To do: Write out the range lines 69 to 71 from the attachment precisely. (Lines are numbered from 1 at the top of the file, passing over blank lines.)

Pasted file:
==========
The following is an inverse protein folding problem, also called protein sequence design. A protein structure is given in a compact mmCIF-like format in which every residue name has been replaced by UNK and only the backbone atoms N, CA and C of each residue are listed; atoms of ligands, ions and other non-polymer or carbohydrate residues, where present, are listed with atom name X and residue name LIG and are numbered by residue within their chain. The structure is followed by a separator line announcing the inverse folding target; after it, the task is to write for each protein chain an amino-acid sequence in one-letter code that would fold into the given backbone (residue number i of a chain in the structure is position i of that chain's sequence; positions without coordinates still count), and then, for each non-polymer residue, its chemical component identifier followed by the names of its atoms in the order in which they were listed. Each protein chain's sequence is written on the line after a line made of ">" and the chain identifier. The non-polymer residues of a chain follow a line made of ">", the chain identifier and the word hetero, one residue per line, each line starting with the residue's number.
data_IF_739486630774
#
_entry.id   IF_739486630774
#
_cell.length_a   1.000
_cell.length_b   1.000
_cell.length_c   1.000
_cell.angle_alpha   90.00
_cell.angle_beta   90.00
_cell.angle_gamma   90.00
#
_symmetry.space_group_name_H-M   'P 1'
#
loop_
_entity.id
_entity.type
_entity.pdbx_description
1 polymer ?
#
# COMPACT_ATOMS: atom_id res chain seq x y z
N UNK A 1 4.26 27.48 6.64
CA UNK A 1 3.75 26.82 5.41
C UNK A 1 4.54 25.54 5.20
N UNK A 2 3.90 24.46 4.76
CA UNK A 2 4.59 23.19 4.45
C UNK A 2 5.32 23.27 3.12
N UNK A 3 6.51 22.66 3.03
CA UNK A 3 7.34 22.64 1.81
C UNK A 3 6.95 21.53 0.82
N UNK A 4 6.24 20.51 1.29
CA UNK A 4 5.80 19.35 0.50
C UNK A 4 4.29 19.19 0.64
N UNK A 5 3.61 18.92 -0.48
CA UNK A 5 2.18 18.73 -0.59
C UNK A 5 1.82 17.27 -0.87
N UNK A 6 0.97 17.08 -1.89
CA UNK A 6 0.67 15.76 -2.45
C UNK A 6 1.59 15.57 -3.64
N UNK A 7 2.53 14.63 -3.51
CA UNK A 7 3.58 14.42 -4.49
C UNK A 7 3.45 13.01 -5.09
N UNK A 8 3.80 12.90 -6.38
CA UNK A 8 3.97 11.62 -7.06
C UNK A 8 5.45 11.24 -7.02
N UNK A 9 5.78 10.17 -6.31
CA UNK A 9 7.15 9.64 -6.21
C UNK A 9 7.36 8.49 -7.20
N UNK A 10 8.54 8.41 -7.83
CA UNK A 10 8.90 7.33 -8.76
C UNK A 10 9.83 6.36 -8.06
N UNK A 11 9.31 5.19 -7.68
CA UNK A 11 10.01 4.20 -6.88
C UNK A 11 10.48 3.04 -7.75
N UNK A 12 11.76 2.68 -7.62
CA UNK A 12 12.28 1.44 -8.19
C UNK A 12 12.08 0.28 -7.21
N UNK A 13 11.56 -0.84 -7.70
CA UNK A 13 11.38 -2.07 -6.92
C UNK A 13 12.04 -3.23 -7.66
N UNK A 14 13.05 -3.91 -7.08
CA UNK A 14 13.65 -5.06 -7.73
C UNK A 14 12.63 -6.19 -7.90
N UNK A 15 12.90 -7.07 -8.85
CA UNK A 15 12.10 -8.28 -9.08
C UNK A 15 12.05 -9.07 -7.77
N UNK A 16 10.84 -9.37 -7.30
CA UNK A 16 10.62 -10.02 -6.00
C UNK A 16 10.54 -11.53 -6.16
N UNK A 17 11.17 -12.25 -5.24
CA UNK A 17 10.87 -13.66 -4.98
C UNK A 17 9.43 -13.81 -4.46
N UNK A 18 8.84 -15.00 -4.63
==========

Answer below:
C UNK A 16 10.54 -11.53 -6.16
N UNK A 17 11.17 -12.25 -5.24
CA UNK A 17 10.87 -13.66 -4.98